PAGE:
National Minimum Wage - 2021

Nicola Mullineux Nicola Mullineux
blog-publish-date 04 March 2021

The National Minimum Wage (NMW) receives a review every year. There’s no commitment to increase the amount, but the hourly total does change from time to time.

If you pay any of your staff the NMW and you fail to increase their pay correctly, you could be breaking the law.

In the past, organisations have been publicly named and shamed, as well as given a hefty fine.

With that in mind, here’s everything you need to know and how to remain compliant with the changes.

What is the National Minimum Wage?

The NMW came into force in July 1998 via the National Minimum Wage Act. It defines a minimum hourly rate you should pay your employees and workers.

These rates are subject to review and change in April every year.

The National Minimum Wage rates

Because the rates change, it’s important to keep on top of them. It’s worth reviewing your pay structure every April to ensure you’re not dipping below the legal requirement.

The hourly rate depends on the individual’s age, and whether or not they’re an apprentice.

From April 2021, the National Minimum Wage rates will be as follows:

National Living Wage (23+): £8.91 

21-22 Year Old Rate: £8.36 

18-20 Year Old Rate: £6.56 

16-17 Year Old Rate: £4.62 

Apprentice Rate: £4.30 

Accommodation Offset: £8.36

The National Minimum Wage over age 23

The rate for 23 and over applies to every age over 23. A 70-year-old will earn the same on the NMW as a 30-year-old.

Do I have to pay the National Minimum Wage to apprentices?

You have to pay at least the NMW, yes. But you can choose to pay more if you feel it’s appropriate.

There are additional rules when it comes to apprentices and minimum wage. When they reach a certain age for example, the situation changes—another is when they’re no longer in the first 12 months of their apprenticeship.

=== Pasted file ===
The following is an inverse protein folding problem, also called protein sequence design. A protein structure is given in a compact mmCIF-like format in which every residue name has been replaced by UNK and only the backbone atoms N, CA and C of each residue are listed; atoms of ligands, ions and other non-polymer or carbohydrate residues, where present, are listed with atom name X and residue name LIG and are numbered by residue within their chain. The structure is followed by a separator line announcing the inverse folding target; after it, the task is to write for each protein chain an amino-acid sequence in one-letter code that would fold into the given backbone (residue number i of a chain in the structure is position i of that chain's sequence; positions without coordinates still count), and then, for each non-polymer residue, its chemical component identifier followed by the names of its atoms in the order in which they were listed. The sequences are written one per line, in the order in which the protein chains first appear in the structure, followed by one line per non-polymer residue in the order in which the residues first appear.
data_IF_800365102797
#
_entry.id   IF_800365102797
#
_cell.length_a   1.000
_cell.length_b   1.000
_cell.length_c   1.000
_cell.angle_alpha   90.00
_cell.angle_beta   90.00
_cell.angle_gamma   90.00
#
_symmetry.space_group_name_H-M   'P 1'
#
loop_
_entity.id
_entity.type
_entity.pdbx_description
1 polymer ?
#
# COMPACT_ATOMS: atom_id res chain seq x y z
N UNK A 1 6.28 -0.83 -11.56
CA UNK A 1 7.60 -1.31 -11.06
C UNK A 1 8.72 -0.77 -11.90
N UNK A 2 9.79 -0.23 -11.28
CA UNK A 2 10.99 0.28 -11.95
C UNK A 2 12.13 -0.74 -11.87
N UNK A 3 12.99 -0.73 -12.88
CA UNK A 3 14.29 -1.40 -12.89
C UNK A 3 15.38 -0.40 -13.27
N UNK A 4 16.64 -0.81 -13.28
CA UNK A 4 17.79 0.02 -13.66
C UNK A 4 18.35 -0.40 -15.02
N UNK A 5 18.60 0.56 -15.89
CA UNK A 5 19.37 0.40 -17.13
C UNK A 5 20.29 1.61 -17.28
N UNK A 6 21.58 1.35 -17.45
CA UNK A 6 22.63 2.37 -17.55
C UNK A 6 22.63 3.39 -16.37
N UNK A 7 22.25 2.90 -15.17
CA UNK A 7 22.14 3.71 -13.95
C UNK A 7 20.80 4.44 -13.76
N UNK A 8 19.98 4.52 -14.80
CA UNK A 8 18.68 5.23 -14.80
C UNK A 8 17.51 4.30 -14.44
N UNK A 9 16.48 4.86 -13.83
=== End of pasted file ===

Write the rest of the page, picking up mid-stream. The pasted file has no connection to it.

How do I ensure I’m paying the NMW?

A common reason employers get caught out is they deduct the cost of uniforms and other expenses from employees’ wages. This dips them below the National Minimum Wage.

Another reason for these types of dips in pay is the failure to pay for travel time where travel is a crucial part of the individual’s job role.

The National Minimum Wage in the UK is taken very seriously, and failure to pay it has severe consequences.

To ensure compliance it’s worth conducting a salary benchmarking review. This has the additional benefit of keeping your rates competitive.

Also, keep an eye out for any case law updates on pay—you can find these types of updates on our blog.

Expert support

If you still have queries about the National Minimum Wage, download your free guide by clicking the button below or speak to a Croner expert on 0800 470 2795.



About the Author

Nicola Mullineux

Nicola Mullineux, as Group Content Manager, leads a team of employment law content writers who produce guidance and commentary on employment law, case law and key HR developments. She has written articles for national publications for over 10 years and regularly helps to shape employment of the future by taking part in Government consultations on employment law change.


Nicola Mullineux